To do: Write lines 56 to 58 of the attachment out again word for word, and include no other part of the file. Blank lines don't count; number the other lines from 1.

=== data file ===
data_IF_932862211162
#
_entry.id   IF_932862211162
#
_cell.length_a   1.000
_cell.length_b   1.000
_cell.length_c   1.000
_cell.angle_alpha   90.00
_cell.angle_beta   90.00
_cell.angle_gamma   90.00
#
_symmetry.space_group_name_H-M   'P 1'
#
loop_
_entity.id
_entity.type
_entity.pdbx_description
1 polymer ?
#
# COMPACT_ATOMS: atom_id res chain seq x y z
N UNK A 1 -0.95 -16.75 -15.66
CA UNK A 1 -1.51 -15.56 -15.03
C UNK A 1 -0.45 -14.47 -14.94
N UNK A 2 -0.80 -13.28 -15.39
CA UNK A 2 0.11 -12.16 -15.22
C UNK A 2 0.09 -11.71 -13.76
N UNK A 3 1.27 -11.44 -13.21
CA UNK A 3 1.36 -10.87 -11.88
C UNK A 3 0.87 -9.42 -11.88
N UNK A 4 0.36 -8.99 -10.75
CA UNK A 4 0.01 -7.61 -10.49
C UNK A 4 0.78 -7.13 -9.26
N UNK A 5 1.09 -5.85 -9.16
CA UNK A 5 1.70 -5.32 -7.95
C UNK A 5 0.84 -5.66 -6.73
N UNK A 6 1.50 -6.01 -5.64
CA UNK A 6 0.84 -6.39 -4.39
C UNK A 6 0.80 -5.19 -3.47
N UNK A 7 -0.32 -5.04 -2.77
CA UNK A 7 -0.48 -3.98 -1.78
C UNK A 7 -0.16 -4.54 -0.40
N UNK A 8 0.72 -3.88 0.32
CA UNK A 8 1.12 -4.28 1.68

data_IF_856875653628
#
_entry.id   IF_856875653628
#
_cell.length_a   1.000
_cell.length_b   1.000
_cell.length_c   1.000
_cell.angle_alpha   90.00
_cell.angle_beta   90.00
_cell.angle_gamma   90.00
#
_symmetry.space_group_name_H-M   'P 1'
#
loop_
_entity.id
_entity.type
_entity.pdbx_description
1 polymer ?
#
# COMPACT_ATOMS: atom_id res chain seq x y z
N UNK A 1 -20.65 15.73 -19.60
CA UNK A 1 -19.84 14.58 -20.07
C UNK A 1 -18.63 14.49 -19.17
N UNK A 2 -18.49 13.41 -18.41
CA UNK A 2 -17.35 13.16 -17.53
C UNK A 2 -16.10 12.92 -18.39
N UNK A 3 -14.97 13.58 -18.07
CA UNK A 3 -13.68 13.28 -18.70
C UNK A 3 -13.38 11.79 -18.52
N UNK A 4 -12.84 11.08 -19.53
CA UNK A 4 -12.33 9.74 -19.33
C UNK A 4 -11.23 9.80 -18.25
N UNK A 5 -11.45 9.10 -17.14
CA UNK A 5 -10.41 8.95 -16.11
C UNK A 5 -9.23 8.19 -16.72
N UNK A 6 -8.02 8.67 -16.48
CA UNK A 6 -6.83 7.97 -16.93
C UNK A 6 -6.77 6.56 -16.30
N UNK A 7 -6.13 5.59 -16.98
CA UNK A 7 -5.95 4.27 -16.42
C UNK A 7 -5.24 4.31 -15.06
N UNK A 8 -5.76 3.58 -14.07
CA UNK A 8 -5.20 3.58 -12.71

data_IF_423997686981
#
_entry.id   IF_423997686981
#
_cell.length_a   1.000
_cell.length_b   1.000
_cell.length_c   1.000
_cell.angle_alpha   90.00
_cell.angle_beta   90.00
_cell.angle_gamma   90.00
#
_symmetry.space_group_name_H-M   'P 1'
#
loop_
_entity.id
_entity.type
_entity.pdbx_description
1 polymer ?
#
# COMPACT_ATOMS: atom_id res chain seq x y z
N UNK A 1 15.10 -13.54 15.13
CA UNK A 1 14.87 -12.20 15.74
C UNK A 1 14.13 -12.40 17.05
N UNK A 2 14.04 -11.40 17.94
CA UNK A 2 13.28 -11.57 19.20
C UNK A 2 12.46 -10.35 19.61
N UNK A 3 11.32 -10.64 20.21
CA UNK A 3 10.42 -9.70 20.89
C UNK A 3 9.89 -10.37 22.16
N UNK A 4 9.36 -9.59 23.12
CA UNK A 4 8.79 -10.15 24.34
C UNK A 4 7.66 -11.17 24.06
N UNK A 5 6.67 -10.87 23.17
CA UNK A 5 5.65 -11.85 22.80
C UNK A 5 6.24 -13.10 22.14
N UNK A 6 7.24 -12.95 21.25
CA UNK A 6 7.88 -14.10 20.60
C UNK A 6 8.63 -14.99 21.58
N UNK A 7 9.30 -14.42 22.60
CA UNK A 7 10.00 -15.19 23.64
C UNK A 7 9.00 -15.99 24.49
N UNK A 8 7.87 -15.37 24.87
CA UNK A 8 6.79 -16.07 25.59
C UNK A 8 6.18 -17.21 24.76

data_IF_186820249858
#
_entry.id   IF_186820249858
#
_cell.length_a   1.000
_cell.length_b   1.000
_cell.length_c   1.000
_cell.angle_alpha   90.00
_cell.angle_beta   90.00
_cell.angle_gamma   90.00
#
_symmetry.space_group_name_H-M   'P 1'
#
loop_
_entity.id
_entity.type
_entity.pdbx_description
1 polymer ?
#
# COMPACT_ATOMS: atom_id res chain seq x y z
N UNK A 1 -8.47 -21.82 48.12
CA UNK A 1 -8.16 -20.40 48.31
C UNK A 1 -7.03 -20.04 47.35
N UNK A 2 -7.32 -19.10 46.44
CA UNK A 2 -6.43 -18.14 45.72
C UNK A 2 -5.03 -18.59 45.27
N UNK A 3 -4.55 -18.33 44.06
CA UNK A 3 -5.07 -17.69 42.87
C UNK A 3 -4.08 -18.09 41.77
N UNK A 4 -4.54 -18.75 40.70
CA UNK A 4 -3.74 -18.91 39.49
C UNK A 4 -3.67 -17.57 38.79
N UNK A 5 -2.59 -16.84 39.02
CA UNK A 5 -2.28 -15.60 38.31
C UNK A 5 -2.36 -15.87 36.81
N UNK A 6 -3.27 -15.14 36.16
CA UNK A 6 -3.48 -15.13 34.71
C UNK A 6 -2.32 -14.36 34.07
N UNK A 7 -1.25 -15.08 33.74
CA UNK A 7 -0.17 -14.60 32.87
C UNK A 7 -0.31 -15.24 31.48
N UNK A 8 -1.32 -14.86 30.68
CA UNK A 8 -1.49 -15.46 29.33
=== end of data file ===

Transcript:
#
loop_
_entity.id